Hundreds of recording artists created “cover” versions of the Mary Poppins score—and the first two featured “The Duke,” “Peter Pan” and some “Do-Re-Mi’s”.
DUKE ELLINGTON Plays With The Original Motion Picture Score
Walt Disney’s MARY POPPINS
Reprise Records RS-6141 (Stereo) R-6141 (Mono) (12” 33 1/3 RPM LP)
UK LP Reissue: Valiant Records VS-115 (1970)
CD Reissue: Collectables Records (March 15, 2005)
Released in 1965. Arranger: Duke Ellington. Associate Arranger: Billy Strayhorn. Recorded at Universal Studios, Chicago on September 6, 8 & 9, 1964. Running Time: 37 minutes.
Musicians: Duke Ellington (Piano); Cat Anderson, Herb Jones, Cootie Williams, Nat Woodward (Trumpet); Lawrence Brown, Buster Cooper (Trombone); Chuck Connors (Bass Trombone); Jimmy Hamilton (Clarinet, Tenor Saxophone); Johnny Hodges (Alto Saxophone); Russell Procope (Alto Saxophone, Clarinet); Paul Gonsalves, Eddie Johnson (Tenor Saxophone); John Lamb (Bass); Sam Woodyard (Drums).
Songs: “A Spoonful of Sugar,” “Chim Chim Cheree,” “Feed the Birds,” “Let’s Go Fly a Kite,” “Stay Awake,” “Love To Laugh,” “Jolly Holiday,” “Sister Suffragette,” “The Perfect Nanny,” “Step In Time,” “The Life I Lead,” “Supercalifragilisticexpialidocious” by Richard M. Sherman, Robert B. Sherman.
The denizens of show business were all abuzz even before Mary Poppins finished production. The big labels, including Columbia and RCA, approached Roy O. Disney for the rights to the soundtrack album, but Disney Legend Jimmy Johnson was delighted to get Roy’s approval to release it on the studios’ own Buena Vista Records.
Johnson knew the score itself had enormous potential for other artists and labels to create their own versions of the songs. And while it eventually happened—in droves—initially the deals were slow in coming.
The film was only in limited release in 1964. But by 1965, especially after its success at the Academy Awards, the dam broke and it seemed everyone wanted to do cover versions, either by “A”-list artists for major labels or sound-alike performers for budget labels.
The very first artist to record a Poppins song (outside of the soundtrack) was Louis Prima, who cut a single of “A Spoonful of Sugar” and “Stay Awake,” using the former to close his Las Vegas act. Next came Kapp Records, with the historically significant LP by the Do-Re-Mi Children’s Chorus with Guest Star Mary Martin (see below).
Johnson himself approached Duke Ellington. In his book, Inside the Whimsy-Works: My Life with Walt Disney Productions, he recalls:
“I was always sure the score of Mary Poppins would truly become an international hit. Deciding that nothing could give the score the stature around the world that it deserved as would a Duke Ellington LP, I contacted the Duke and talked about the film and its music. He was delighted with the music and agreed to do an album on the Reprise label.
“Perhaps not so surprisingly, he didn’t want to see the film before doing the album—not wanting to be influenced by the visual image…
“The Ellington album…certainly had the desired effect internationally, where the Duke was perhaps more honored than at home. It also helped tremendously in the U.S.—what other Broadway show or Hollywood musical had the benefit of the Ellington treatment so early in the game? The album came out in the fall of 1964, foreshadowing the big Mary Poppins music boom of 1965.”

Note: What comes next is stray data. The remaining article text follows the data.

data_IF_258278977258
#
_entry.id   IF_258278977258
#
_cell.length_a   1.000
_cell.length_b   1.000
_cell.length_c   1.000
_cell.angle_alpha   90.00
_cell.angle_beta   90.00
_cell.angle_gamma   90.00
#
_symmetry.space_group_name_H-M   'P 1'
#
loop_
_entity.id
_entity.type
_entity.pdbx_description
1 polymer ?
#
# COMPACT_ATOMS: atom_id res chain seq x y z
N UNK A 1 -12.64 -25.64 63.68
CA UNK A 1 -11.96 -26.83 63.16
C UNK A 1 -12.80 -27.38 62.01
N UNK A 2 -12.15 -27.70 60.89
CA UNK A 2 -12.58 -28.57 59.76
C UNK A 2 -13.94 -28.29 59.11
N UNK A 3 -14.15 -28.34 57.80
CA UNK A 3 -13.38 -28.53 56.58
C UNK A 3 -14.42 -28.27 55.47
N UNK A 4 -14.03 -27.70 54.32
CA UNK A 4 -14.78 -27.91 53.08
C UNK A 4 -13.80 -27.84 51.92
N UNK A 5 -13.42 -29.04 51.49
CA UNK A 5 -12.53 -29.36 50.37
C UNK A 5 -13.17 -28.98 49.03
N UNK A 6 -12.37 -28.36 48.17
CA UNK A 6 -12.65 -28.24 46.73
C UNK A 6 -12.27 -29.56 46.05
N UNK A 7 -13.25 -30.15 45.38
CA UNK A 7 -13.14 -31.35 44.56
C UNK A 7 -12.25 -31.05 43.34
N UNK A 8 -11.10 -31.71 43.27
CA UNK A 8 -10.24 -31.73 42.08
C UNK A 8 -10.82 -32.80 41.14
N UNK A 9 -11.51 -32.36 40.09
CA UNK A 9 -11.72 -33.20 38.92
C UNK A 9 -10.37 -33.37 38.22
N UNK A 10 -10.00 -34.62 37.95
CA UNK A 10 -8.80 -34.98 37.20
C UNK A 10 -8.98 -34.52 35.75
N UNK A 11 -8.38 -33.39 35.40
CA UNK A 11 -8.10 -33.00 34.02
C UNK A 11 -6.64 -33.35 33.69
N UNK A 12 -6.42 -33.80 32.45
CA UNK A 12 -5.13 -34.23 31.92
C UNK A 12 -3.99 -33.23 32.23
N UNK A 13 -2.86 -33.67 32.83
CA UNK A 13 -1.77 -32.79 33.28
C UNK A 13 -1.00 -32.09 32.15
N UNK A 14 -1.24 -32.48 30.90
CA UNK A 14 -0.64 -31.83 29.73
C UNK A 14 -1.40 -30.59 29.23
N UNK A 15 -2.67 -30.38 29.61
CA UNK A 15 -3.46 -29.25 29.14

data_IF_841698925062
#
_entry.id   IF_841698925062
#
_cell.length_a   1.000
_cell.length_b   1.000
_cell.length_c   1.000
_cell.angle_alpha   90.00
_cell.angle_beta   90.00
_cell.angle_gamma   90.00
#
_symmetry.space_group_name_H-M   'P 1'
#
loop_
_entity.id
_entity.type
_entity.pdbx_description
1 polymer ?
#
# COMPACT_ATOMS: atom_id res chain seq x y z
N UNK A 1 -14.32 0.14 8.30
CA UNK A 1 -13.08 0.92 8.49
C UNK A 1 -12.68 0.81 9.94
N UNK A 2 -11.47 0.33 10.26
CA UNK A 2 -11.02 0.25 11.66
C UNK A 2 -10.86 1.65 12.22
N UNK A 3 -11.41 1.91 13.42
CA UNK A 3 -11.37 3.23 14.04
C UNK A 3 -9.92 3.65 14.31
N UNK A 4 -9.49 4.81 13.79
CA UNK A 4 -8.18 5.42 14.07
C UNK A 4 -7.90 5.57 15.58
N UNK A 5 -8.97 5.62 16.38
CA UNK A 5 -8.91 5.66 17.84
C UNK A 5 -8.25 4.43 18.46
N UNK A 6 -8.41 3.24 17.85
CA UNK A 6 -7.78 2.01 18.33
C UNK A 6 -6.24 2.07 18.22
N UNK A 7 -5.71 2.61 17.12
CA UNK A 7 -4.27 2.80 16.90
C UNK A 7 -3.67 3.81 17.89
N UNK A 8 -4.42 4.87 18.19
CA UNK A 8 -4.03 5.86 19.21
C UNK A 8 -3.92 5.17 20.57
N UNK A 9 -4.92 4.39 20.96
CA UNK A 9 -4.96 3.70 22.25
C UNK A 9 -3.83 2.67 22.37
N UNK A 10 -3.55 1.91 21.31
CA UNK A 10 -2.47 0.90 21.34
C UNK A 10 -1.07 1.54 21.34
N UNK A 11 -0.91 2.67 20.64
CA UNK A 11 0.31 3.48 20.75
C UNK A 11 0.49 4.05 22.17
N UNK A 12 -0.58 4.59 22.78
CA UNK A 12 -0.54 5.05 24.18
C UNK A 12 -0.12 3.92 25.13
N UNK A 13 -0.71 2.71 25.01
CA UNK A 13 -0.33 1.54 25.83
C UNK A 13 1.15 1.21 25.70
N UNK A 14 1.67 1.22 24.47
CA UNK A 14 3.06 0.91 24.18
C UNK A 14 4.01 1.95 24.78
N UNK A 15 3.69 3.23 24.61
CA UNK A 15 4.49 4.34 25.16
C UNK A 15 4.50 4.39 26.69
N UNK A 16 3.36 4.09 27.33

I asked our friend Will Friedwald, one of the most renowned music (and animation) author/historians, for his take on this classic disc:
“Music from Mary Poppins is an underrated gem of an Ellington album, one of the best to result from the Duke’s association with pal Frank Sinatra’s Reprise Records. Although ostensibly a purely “commercial” project, the arrangements of Ellington and longtime musical partner Billy Strayhorn prove that there’s no reason that a set of songs conceived purely for the marketplace can’t also be incredibly satisfying on a musical level as well.
A few high points are the recasting of “A Spoonful of Sugar” as if it were a shovelful of the blues, Johnny Hodges style, Paul Gonsalves’ wailing interval tenor sax solo on “SuperCal” (you spell it!), and one of the very few Ellington waltzes, “Chim-Chim-Cheree.”
There is also a particularly unique version of “Step in Time,” done almost completely in rhythmic patterns that build slowly from a “sawing” musical effect to soaring horns, with bongos accentuating the journey.
This album is also notable because it features actual cover photography from the film, something that is rare among Disney cover version albums. The influence of Johnson and the stature of Ellington must have made it possible.
GIVE A LITTLE LISTEN
Big band jazz at its most perfect—not just practically perfect. With its high-speed drive and jutting brass, this piece puts one in the mind of a red-hot Walter Scharf main title for a Technicolor comedy with Jerry Lewis at its peak, capping the number with the kind of Jetson-jazz topper that Hoyt Curtin so often used to close out of a ’60s Hanna-Barbera classic.
Songs from MARY POPPINS and Other Favorites
The Do-Re-Mi Children’s Chorus
Kapp Records RS-6141 (Stereo) R-6141 (Mono) (12” 33 1/3 RPM LP)
Released in 1964 & 1965. Executive Producer: Jack Kapp. Producer/Arranger: Richard Wolfe. Running Time: 28 minutes.
Mary Poppins Songs: “Feed the Birds,” “A Spoonful of Sugar” (both with Mary Martin); “Supercalifragilisticexpialidocious,” “Let’s Go Fly a Kite,” “A Spoonful of Sugar,” “Chim Chim Cheree”, “Stay Awake” by Richard M. Sherman, Robert B. Sherman.
Other Songs: “Bibbidi-Bobbidi-Boo” from Cinderella; “I Ain’t Down Yet” from The Unsinkable Molly Brown; “When You Wish Upon a Star” from Pinocchio; “Lavender Blue (Dilly, Dilly)” from So Dear to My Heart; “I’m Flying” from Peter Pan; “How Can Anyone Keep from Singing.”
Jimmy Johnson recalls this as the very first album with songs from Mary Poppins. That’s enough to make it of historic interest, but the other reason it’s important is because stage superstar Mary Martin sings “A Spoonful of Sugar” and “Feed the Birds”—two songs she might have sung on screen had she played the role.
Both Bette Davis and Mary Martin were under consideration for the title role of Mary Poppins. According to some sources, she did not wish to return to films and turned it down. Many stage performers don’t enjoy the slower pace of filmmaking and the absence of audience energy. Martin was at a point in the early ’60s when she had nothing to prove after decades of triumph in such Broadway landmarks as South Pacific and The Sound of Music.